Developmental vision pioneer Dr. Harold Solan rememberedJuly 28, 2012
Harold Solan, O.D., is being remembered as an internationally recognized perceptual vision expert who played a key role in demonstrating, to both educators and health care professionals, the importance of good functional vision in learning and the need for treatment measures to correct developmental vision problems. Over the years, his work has benefited an untold number of children with vision-related learning problems around the world, colleagues say.
Dr. Solan died June 18 at age 90 of pneumonia near his New Jersey home.
“He was a giant in optometry. His research brought functional/development vision to the level it is today,” said Irwin Suchoff, O.D., a long-time friend and fellow Distinguished Service Professor Emeritus at the State University of New York State College of Optometry.
Over a career that spanned more than half a century, Dr. Solan published more than 100 peer-reviewed studies and articles demonstrating functional vision to be an important but generally unrecognized factor in academic performance and encouraging vision therapy as an effective means of correcting such functional vision problems. He lectured and conducted workshops around the globe for eye care professionals, educators, and child development experts. He received numerous fellowships, awards and major appointments.
Among his landmark publications was “Vision Therapy Improves Reading Comprehension,” a 2003 study in the Journal of Learning Disabilities documenting the efficacy of developmental vision therapy in increasing reading ability among sixth graders by improving visual attention and eye movement.
With a diverse multidisciplinary background, Dr. Solan was uniquely qualified to conduct research on functional vision and vision therapy.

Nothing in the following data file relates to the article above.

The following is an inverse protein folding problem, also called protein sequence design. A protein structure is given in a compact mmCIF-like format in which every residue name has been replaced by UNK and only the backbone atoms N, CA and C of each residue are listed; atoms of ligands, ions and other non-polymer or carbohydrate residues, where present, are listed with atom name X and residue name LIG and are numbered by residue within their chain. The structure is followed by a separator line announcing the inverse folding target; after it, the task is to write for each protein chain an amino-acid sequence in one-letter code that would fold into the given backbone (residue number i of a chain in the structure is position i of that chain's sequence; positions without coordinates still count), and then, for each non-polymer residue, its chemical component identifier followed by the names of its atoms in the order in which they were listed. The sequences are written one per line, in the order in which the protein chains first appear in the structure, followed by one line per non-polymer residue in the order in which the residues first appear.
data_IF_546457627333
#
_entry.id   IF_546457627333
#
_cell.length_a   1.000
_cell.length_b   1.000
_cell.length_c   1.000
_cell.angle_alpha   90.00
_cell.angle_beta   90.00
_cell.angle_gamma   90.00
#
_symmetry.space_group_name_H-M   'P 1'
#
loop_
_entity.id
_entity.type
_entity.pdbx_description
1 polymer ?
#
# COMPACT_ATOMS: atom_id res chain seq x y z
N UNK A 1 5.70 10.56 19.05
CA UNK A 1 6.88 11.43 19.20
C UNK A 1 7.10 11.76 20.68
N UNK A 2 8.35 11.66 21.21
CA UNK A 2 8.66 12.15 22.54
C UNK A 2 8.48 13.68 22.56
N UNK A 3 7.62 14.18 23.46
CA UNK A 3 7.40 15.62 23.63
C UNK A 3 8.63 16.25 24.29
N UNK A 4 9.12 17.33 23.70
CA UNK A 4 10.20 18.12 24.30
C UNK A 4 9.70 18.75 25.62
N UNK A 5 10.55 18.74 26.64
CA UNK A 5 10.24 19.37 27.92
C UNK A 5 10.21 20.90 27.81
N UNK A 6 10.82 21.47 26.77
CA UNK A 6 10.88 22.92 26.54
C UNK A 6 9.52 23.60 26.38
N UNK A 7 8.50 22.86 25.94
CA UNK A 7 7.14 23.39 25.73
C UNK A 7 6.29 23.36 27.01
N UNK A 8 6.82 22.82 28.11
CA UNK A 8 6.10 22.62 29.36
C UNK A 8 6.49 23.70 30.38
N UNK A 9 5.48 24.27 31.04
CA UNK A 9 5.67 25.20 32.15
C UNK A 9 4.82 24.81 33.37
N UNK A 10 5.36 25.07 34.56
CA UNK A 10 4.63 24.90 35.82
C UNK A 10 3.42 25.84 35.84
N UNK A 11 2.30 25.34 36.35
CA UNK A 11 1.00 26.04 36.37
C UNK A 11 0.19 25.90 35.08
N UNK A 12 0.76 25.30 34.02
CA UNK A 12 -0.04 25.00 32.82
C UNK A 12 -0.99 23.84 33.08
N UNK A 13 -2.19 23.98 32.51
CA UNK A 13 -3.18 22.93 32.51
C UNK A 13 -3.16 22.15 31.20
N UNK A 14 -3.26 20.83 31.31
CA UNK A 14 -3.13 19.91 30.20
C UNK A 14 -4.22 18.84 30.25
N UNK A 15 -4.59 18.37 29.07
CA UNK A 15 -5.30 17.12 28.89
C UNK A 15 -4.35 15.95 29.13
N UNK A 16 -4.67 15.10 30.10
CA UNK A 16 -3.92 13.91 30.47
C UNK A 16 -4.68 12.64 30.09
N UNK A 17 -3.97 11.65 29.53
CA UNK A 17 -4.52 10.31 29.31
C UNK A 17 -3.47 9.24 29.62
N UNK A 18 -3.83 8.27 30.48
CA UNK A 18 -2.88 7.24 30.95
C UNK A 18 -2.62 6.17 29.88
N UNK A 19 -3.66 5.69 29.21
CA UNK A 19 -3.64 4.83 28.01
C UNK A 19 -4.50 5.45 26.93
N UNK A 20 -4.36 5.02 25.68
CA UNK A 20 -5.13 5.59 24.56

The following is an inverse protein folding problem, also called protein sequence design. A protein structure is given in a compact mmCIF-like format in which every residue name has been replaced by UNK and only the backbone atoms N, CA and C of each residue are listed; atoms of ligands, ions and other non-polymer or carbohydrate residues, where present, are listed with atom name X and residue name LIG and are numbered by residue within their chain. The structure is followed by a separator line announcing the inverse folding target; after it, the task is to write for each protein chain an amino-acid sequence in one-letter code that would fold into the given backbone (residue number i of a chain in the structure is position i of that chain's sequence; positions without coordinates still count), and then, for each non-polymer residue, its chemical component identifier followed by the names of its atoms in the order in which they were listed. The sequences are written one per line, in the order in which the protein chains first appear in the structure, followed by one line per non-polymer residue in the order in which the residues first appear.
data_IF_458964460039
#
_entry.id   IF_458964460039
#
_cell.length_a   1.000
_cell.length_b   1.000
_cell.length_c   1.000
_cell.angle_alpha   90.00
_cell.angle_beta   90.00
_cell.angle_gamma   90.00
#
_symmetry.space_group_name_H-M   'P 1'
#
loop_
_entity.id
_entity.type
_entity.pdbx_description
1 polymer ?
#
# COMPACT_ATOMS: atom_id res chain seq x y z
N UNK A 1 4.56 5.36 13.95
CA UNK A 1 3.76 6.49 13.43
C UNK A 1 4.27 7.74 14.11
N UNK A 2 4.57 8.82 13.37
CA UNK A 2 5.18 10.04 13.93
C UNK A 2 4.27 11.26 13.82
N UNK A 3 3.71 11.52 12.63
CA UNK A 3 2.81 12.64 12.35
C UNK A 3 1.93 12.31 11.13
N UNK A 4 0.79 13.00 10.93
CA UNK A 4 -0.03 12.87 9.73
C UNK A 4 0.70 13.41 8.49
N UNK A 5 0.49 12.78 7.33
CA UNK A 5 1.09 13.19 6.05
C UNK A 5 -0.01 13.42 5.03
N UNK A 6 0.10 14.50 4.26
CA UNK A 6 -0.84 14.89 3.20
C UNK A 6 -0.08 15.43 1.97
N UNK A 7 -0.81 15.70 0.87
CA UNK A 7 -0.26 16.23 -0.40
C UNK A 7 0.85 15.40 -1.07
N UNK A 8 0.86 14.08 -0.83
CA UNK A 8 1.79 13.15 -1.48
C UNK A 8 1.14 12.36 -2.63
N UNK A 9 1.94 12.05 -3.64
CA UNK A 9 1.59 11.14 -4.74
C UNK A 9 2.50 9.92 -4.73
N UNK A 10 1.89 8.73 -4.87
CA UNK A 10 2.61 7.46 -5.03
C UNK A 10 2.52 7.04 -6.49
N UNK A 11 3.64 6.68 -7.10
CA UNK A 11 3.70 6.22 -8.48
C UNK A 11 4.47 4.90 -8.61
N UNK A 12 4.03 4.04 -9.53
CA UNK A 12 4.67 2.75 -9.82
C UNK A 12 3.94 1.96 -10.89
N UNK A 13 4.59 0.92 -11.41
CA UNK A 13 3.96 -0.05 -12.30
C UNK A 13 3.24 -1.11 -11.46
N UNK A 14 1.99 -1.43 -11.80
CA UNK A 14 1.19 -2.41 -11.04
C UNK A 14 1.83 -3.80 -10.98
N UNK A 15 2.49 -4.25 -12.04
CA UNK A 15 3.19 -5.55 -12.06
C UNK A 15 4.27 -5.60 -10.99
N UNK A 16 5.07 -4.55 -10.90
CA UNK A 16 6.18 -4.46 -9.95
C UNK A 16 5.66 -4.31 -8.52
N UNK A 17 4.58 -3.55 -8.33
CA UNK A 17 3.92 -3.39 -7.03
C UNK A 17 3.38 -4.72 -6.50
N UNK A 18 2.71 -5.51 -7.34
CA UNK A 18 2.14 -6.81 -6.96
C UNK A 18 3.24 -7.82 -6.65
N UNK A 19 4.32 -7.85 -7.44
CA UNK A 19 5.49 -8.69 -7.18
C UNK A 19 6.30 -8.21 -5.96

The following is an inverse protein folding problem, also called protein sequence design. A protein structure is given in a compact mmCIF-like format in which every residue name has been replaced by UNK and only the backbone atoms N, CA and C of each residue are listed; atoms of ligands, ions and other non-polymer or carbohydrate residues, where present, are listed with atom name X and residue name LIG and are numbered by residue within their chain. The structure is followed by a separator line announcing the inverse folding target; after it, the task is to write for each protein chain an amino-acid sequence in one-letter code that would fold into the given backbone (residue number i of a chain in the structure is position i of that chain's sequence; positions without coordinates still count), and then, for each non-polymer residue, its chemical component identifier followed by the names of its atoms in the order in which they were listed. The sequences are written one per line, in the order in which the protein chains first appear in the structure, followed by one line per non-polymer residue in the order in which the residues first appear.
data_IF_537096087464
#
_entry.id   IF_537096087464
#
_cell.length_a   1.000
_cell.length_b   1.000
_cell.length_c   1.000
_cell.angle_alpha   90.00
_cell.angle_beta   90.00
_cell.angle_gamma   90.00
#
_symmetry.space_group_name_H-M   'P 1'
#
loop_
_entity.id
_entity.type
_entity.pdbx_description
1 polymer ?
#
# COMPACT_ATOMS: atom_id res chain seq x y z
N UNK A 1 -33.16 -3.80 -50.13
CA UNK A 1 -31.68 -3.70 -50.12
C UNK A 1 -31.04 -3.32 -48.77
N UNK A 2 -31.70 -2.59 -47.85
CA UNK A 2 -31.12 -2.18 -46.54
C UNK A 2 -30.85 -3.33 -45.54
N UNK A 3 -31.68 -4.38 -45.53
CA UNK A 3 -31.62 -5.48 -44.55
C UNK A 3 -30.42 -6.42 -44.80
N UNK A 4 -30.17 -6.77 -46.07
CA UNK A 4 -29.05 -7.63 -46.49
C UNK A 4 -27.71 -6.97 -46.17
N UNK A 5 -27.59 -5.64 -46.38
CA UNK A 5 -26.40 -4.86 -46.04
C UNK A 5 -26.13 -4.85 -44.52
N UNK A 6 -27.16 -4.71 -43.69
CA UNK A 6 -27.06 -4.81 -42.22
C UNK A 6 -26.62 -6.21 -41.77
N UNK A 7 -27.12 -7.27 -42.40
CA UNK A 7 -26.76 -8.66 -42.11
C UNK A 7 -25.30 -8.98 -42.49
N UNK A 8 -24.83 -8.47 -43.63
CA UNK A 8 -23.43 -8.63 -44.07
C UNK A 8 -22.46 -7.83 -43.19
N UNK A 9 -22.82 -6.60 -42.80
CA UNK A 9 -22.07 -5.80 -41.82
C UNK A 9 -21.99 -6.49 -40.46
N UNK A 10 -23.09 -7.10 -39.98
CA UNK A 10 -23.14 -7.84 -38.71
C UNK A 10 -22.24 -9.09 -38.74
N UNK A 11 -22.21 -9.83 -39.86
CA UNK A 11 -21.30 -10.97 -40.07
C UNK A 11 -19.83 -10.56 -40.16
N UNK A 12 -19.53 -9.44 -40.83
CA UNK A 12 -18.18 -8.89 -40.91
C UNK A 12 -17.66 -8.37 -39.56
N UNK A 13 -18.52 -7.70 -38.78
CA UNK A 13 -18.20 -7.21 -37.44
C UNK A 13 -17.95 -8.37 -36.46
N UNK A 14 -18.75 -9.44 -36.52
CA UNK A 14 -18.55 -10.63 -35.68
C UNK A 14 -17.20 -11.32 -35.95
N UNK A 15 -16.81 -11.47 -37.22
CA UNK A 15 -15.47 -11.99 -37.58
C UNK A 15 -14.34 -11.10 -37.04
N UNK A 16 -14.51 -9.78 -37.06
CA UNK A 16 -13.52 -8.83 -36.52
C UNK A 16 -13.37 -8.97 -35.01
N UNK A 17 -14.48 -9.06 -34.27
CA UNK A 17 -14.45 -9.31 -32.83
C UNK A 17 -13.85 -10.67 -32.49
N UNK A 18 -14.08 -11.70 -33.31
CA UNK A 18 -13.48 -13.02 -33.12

A Columbia University Optometry School graduate, Dr. Solan established a private practice specializing in visual training, orthotics, perceptual development and reading improvement – one of the first of its kind. He also began lecturing on orthoptics at his alma mater (1949-1956) while providing optometric or developmental vision services at a variety of institutions around New York City, including the Hebrew Home and Hospital in the Bronx, the Harlem Eye and Ear Hospital, the Reading and Study Skills Center and the Optometric Center of New York.
Joining the SUNY College of Optometry faculty in the 1980s, Dr. Solan became director of the college’s Learning Disabilities Unit (1981-1991). He remained in private practice until 1982. He formally joined the college’s research program in 1988, allowing him to turn his attention nearly full time to studying developmental vision as well as spreading the word about vision therapy to both eye care practitioners and educators. He continued to conduct research and education programs on developmental vision until well after his official retirement.
Dr. Solan was inducted into the National Optometry Hall of Fame in 2003. The SUNY State College of Optometry named him a distinguished service professor in 1994. He was a fellow of the American Academy of Optometry and College of Optometrists in Vision Development as well a life member of the AOA.
Dr. Solan and his wife, Shirley, lived in Cliffside Park, N.J.